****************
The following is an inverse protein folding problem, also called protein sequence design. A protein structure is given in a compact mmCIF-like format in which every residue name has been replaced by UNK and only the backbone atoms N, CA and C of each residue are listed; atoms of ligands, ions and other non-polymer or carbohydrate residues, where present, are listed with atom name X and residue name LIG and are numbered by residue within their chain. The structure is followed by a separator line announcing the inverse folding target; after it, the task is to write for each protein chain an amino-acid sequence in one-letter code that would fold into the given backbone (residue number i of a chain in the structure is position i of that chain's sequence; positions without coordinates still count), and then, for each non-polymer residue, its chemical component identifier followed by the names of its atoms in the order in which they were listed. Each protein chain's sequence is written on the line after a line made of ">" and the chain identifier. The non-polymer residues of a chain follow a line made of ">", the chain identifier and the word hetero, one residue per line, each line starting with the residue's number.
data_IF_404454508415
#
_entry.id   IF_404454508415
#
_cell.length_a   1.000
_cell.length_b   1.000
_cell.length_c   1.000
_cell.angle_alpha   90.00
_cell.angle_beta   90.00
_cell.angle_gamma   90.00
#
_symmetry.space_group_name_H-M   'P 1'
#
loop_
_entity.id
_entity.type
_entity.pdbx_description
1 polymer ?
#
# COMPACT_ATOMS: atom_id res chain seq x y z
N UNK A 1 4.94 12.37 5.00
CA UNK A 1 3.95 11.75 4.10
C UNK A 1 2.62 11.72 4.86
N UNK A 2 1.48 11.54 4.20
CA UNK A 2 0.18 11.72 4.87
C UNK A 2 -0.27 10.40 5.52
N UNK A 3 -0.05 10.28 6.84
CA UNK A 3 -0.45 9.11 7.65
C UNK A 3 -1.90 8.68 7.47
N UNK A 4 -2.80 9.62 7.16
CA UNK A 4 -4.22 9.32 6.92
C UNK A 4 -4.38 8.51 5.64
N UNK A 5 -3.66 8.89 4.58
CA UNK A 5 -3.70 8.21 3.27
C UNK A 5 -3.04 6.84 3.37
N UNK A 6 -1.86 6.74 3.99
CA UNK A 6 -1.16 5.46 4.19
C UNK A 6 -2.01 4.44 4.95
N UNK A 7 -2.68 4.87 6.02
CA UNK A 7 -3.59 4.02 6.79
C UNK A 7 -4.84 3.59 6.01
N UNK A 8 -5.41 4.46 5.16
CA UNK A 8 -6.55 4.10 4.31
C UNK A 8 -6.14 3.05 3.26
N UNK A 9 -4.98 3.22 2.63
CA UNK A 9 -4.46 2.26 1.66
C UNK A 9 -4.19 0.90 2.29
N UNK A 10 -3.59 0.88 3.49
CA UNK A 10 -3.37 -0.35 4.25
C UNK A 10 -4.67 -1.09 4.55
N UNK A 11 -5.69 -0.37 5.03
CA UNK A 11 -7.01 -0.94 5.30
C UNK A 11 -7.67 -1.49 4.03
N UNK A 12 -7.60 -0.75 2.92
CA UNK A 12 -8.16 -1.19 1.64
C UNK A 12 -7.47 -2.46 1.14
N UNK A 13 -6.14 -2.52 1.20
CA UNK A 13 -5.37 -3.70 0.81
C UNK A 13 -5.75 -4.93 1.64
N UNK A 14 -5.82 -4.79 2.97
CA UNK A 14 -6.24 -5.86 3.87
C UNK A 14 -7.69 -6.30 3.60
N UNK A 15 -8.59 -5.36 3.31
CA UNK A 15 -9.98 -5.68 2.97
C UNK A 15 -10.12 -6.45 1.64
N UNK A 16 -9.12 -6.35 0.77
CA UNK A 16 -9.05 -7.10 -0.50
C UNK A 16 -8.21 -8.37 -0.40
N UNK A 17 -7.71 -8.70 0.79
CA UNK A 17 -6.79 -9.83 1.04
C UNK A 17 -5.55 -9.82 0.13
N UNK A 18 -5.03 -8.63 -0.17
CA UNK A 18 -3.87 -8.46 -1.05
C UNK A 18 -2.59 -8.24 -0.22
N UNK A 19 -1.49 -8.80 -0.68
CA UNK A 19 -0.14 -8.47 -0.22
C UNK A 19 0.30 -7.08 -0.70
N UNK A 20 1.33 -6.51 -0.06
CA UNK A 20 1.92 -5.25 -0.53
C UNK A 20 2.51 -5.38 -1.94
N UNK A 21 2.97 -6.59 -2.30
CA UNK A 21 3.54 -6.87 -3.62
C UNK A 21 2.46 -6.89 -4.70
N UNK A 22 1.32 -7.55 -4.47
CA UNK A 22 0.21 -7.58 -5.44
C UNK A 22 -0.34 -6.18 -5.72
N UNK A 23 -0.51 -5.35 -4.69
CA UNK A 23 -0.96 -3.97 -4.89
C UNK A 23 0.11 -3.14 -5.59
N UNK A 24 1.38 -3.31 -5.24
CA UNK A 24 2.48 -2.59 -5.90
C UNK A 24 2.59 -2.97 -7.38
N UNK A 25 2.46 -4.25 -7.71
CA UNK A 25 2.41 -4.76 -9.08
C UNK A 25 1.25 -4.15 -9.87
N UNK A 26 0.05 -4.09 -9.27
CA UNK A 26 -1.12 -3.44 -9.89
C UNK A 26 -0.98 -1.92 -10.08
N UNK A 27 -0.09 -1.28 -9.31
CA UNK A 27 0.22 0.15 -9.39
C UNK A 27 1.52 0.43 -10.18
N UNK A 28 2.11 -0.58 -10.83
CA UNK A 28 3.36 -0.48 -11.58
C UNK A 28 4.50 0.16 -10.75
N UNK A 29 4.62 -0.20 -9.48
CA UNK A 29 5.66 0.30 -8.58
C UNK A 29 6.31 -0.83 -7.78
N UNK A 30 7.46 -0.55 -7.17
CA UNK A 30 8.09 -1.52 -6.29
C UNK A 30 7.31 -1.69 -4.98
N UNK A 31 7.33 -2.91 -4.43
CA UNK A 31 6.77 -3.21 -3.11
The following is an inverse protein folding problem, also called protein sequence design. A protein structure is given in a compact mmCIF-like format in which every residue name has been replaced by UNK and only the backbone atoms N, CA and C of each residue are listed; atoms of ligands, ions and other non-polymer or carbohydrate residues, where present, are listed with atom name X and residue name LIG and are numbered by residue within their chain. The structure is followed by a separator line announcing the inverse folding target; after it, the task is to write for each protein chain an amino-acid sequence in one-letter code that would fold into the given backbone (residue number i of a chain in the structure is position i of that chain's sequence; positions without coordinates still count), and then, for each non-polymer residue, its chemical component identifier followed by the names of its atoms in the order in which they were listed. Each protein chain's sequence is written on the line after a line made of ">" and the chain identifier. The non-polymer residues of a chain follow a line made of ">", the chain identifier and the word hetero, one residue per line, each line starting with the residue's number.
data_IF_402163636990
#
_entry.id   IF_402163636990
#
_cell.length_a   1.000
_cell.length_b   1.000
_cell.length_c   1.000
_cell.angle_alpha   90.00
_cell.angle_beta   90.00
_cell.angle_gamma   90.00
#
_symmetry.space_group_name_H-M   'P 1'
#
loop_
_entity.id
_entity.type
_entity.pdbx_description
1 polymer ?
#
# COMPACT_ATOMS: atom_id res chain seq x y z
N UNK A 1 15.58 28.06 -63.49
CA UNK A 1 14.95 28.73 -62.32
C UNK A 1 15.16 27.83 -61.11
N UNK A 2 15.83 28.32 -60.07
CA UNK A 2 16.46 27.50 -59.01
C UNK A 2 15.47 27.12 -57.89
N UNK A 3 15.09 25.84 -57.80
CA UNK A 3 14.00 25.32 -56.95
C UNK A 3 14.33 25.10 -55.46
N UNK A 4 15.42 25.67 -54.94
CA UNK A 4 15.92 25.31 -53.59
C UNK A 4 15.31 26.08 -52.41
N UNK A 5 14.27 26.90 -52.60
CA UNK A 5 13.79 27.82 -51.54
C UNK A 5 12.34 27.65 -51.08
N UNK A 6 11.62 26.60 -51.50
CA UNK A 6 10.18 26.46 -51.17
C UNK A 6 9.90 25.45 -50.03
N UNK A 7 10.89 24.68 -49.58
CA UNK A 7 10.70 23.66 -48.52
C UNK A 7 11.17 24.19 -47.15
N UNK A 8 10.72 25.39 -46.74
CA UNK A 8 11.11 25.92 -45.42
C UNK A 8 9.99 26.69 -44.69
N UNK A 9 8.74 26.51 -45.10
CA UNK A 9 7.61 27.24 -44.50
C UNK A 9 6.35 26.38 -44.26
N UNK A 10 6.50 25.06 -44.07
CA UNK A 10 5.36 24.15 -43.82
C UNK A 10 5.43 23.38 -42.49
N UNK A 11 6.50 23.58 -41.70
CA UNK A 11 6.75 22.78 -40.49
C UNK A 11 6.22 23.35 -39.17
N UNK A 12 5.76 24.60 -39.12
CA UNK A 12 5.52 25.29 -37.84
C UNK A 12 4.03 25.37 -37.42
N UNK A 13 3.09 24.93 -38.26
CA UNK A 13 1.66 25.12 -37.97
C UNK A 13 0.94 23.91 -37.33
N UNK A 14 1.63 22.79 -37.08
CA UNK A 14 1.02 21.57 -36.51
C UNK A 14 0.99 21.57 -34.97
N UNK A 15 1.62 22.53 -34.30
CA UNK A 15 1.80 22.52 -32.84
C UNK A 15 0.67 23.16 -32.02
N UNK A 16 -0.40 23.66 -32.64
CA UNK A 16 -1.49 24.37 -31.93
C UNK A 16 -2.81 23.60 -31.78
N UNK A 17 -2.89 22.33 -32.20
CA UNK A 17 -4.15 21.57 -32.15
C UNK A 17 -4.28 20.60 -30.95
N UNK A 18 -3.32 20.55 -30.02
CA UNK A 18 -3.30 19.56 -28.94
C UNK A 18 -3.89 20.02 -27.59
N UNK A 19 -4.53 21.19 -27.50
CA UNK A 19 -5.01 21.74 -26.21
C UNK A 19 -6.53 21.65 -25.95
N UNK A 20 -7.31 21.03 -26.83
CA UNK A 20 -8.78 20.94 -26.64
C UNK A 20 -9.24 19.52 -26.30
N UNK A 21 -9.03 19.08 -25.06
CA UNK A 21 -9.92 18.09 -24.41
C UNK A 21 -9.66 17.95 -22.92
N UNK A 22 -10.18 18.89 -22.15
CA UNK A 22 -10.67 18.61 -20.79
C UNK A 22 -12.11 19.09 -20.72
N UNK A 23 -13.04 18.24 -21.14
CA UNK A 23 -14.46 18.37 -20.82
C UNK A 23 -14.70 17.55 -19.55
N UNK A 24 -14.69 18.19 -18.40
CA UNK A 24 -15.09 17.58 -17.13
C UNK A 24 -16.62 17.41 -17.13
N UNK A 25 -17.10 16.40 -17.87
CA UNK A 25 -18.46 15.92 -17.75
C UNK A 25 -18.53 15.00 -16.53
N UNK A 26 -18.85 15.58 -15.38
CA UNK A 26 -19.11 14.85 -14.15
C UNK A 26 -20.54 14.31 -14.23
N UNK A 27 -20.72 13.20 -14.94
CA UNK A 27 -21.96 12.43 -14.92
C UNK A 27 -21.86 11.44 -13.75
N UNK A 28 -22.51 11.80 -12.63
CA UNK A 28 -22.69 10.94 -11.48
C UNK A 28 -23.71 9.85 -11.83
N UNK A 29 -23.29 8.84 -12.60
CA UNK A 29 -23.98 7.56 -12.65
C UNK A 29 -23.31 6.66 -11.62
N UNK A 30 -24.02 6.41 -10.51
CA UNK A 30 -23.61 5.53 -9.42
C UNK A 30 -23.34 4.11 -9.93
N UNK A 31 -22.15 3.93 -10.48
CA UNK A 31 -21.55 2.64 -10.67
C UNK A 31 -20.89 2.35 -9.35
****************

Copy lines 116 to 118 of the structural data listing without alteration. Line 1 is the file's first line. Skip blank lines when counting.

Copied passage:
#
_entry.id   IF_402163636990
#